Saturday, February 22, 2014

All Around the Web - February 22, 2014

Canon and Culture - Is Homosexual Orientation Sinful?
My conclusion is that if sexual orientation is one’s enduring pattern of sexual attraction, then the Bible teaches both same-sex behavior and same-sex orientation to be sinful.[9] If this is true, there are numerous pastoral implications. I will mention just two:

1. This truth ought to inform how brothers and sisters in Christ wage war against same-sex attraction. Sin is not merely what we do. It is also who we are. As so many of our confessions have it, we are sinners by nature and by choice.[10] All of us are born with an orientation toward sin in all its varieties. Homosexual orientation is but one manifestation of our common experience of indwelling sin—indeed of the mind set on the flesh (Rom. 7:23; 8:7).  For that reason, the Bible teaches us to war against both the root and the fruit of sin. In this case, homosexual orientation is the root, and homosexual behavior is the fruit. The Spirit of God aims to transform both (Rom. 8:13).

If same-sex attraction were morally benign, there would be no reason to repent of it. But the Bible never treats sexual attraction to the same sex as a morally neutral state. Jesus says all sexual immorality is fundamentally a matter of the heart. Thus it will not do simply to avoid same sex behavior. The ordinary means of grace must be aimed at the heart as well. Prayer, the preaching of the word, and the fellowship of the saints must all be aimed at the Holy Spirit’s renewal of the inner man (2 Cor. 4:16). It is to be a spiritual transformation that puts to death the deeds of the body by a daily renewal of the mind (Rom. 8:13; 12:2). As John Owen has famously said, “Be killing sin or it will be killing you.”[11]

This is not to say that Christians who experience same-sex attraction will necessarily be freed from those desires completely in this life. Many such Christians report partial or complete changes in their orientation after conversion—sometimes all at once, but more often over a period of months and years. But those cases are not the norm. There are a great many who also report ongoing struggles with same-sex attraction.[12] But that does not lessen the responsibility for them to fight those desires as long as they persist, no matter how natural those desires may feel.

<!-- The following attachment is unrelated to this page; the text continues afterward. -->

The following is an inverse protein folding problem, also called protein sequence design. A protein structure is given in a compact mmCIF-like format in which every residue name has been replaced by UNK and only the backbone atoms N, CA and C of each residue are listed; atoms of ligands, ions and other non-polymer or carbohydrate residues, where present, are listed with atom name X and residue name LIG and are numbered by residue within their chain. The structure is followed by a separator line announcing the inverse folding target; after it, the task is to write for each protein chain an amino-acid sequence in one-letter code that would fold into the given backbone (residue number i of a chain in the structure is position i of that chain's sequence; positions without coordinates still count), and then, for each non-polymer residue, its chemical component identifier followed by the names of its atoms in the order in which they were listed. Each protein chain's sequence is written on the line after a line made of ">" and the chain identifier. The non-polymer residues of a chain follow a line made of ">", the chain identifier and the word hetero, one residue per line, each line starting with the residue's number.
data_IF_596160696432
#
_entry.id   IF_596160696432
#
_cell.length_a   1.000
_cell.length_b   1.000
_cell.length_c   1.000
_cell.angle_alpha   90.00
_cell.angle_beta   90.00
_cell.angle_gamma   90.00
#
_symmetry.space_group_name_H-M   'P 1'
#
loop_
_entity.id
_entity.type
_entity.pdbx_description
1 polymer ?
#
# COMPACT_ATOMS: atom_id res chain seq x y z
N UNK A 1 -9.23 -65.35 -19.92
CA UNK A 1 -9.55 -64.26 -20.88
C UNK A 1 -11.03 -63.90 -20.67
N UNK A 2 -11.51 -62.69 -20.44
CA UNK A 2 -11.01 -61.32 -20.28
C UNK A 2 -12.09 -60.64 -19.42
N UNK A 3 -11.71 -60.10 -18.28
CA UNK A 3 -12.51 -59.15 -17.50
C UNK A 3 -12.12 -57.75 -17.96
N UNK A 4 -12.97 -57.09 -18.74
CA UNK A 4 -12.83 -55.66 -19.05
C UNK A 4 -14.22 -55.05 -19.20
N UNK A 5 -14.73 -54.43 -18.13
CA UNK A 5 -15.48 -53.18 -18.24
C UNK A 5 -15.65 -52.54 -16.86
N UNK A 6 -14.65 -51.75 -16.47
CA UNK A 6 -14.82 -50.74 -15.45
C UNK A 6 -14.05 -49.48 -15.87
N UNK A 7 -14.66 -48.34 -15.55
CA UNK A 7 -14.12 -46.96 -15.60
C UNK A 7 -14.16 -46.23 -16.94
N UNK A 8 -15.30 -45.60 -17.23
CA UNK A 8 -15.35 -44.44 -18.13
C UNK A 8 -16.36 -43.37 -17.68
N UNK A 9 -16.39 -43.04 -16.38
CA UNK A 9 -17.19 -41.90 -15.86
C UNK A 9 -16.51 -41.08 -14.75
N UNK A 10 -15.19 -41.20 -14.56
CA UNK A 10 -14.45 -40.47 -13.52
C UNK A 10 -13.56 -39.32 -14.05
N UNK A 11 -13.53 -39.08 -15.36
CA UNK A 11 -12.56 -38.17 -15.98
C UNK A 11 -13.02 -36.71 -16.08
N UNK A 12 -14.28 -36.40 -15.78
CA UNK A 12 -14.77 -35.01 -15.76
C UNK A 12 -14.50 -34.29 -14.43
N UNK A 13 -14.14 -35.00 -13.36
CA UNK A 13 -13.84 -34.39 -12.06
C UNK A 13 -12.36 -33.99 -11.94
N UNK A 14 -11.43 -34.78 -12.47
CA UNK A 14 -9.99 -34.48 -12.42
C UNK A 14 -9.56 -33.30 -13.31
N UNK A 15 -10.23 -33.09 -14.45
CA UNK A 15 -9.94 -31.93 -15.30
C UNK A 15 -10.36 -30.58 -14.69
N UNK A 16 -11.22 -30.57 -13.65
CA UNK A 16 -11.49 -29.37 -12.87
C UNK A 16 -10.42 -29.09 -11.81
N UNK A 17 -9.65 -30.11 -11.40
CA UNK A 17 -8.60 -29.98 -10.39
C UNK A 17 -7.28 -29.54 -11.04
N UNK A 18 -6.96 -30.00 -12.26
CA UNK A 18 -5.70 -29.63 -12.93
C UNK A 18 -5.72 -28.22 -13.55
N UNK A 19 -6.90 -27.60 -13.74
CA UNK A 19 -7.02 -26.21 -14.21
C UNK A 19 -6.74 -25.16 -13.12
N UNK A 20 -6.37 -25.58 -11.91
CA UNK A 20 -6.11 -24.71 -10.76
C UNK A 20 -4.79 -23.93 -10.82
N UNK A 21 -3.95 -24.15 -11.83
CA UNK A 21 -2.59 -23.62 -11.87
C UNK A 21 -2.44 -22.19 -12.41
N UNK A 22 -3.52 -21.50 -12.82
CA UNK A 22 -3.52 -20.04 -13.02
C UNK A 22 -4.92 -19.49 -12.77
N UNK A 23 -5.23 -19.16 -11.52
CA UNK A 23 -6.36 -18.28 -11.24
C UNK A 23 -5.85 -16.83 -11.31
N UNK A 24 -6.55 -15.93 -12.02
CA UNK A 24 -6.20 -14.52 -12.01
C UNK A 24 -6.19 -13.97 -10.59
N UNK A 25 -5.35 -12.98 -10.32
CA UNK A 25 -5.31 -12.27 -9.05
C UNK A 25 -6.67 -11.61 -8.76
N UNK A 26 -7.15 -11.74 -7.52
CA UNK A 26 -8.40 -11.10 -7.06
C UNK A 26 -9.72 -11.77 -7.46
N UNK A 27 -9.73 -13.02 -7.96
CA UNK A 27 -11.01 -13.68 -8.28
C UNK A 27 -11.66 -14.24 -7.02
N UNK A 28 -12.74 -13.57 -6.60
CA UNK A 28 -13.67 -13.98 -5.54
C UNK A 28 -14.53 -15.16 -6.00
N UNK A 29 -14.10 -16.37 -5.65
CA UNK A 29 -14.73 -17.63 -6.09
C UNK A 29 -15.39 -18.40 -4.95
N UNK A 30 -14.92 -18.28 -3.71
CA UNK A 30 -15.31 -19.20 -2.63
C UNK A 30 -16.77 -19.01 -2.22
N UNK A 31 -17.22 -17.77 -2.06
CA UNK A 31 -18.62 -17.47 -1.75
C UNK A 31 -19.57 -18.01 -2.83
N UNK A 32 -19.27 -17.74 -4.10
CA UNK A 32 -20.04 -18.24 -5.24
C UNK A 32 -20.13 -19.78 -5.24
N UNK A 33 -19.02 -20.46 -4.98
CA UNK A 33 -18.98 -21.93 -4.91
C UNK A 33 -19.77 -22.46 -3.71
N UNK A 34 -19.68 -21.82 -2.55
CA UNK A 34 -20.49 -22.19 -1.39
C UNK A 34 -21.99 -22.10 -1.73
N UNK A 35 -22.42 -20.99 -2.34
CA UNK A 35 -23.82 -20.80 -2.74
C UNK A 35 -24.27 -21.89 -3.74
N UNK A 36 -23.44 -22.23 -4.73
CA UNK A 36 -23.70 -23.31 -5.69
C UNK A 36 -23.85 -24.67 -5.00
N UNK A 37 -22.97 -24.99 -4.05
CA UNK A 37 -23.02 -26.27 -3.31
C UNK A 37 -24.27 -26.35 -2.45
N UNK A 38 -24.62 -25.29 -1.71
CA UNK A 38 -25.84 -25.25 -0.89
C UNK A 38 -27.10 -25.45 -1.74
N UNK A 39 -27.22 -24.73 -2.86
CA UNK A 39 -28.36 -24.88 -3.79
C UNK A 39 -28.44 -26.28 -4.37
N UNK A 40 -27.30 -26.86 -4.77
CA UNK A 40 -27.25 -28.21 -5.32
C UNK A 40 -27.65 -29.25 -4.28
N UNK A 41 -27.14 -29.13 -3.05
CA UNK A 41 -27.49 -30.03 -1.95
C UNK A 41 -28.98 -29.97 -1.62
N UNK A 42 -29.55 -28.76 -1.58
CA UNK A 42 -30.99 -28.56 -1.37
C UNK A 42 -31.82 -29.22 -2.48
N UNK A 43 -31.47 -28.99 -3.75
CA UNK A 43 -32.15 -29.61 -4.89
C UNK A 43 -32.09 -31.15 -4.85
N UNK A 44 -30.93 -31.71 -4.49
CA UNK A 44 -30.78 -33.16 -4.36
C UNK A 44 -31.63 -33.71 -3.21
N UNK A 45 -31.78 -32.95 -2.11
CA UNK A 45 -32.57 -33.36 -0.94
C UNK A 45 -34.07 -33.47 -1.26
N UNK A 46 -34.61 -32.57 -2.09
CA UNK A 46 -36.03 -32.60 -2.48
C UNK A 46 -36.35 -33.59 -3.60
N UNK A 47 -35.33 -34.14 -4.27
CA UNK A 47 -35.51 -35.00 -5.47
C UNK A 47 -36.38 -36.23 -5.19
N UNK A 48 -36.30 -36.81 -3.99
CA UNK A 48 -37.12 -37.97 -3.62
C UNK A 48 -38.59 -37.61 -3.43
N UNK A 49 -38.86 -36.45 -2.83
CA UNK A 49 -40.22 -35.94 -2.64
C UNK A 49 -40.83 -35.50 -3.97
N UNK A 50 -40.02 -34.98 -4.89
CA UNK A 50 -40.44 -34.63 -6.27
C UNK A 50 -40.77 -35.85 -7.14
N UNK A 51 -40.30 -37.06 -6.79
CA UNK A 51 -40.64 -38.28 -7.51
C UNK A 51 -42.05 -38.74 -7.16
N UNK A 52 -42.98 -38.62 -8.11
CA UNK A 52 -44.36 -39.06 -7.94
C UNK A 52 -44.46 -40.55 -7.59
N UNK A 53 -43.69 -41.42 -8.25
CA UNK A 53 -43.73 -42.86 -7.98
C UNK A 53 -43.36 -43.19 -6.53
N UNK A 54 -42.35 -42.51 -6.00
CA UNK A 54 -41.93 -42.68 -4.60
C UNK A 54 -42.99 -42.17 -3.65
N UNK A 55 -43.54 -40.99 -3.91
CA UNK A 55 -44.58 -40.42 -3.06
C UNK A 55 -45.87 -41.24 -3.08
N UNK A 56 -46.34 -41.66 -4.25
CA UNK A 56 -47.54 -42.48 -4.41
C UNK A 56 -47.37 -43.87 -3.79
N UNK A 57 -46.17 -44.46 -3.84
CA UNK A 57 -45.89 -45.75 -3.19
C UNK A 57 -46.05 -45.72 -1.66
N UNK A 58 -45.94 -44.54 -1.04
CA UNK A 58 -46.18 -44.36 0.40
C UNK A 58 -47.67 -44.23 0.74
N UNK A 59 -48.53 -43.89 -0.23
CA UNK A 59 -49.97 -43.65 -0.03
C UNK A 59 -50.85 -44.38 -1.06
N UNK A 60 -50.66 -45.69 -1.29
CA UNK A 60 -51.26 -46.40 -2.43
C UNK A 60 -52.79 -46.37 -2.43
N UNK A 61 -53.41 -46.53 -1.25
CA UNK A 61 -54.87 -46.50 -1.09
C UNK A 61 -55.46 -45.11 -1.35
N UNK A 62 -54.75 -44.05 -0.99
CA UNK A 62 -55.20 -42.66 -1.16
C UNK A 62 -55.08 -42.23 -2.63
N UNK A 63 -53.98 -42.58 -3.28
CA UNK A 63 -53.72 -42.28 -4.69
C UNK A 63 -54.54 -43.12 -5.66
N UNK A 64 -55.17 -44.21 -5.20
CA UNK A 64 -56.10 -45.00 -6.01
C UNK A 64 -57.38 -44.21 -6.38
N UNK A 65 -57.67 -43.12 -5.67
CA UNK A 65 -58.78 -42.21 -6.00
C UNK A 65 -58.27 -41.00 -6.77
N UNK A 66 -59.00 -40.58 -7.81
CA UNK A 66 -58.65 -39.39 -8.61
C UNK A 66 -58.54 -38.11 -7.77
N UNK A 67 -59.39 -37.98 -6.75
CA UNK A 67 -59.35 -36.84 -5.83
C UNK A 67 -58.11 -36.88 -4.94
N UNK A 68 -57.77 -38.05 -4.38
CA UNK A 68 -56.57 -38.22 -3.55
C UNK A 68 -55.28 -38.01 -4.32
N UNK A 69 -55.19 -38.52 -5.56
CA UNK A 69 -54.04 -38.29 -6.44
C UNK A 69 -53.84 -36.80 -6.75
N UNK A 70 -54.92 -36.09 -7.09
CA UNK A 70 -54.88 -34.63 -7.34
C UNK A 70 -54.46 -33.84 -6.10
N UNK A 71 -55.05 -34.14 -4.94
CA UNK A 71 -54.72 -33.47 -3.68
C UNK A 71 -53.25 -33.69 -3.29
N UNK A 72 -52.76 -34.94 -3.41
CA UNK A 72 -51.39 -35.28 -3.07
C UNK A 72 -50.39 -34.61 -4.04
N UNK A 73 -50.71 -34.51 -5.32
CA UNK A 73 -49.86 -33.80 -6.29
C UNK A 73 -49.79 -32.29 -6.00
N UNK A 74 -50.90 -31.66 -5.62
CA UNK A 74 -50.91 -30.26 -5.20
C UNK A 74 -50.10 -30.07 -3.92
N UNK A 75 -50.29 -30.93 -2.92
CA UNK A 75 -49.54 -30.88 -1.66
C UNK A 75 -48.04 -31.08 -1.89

Wesley Hill is a Christian who experiences persistent same-sex attraction, and he describes his struggle in such terms. He writes,
For me and other gay people, even when we’re not willfully cultivating desire, we know that when attraction does come… it will be attraction to someone of the same sex. And in those moments, it feels as though there is no desire that isn’t lust, no attraction that isn’t illicit… Every attraction I experience, before I ever get to intentional, willful, indulgent desire, seems bent, broken, misshapen.[13]
Wesley goes on to describe his experience as a daily struggle against indwelling sin. His sexual orientation, therefore, is an occasion for vigilant repentance and renewal through the Holy Spirit:
My homosexuality, my exclusive attraction to other men, my grief over it and my repentance, my halting effort to live fittingly in the grace of Christ and the power of the Spirit—gradually I am learning not to view all of these things as confirmations of my rank corruption and hypocrisy. I am instead, slowly but surely, learning to view that journey—of struggle, failure, repentance, restoration, renewal in joy, and persevering, agonized obedience—as what it looks like for the Holy Spirit to be transforming me on the basis of Christ’s cross and his Easter morning triumph over death.[14]
The Bible teaches that the Holy Spirit can bring about this kind of transformation in anyone—even if such progress is not experienced by everyone in precisely the same measure. As the apostle Paul writes, “Thanks be to God that though you were slaves of sin, you became obedient from the heart to that form of teaching to which you were committed” (Rom 6:17).

2. This truth ought to strengthen our love and compassion for brothers and sisters who experience same-sex attraction. For many of them, same sex attraction is something they have experienced for as long as they can remember. There is no obvious pathology for their attractions. The attractions are what they are even though they may be quite unwelcome. It is naïve to think that these people are all outside of the church. No, they are among us. They are us. They have been baptized, have been attending the Lord’s Table with us, and have been fighting the good fight in what is sometimes a very lonely struggle. They believe what the Bible says about their sexuality, but their struggle is nevertheless difficult.

Is your church the kind of place that would be safe for these dear brothers and sisters to come forward to find friendship and community? Does your church have its arms wide open to them to come alongside them, to receive them, and to strengthen them? Jesus said that the world would know us by our love for one another (John 13:35). One of the ways that we show love for one another is by bearing one another’s burdens (Gal. 6:2). Can you bear this burden with your brothers and sisters who are in this fight? Is your church ready to offer help and encouragement to these saints for whom Christ died? If not, then something is deeply amiss. For Jesus has loved us to the uttermost, and he calls us to do the same (John 13:34).

Pastor's Today - Keep Soldiering Forward
Iʼve seen many pastors on the brink of quitting ministry or heading for nervous breakdowns because they had been emotionally beaten down by the constant voice of critics around them. If it is not you, it may be one day. If it is you, or someone you know, I want to serve as the protective arm that comes flying against your chest as mom slams the brakes, and offer a few thoughts which have helped me.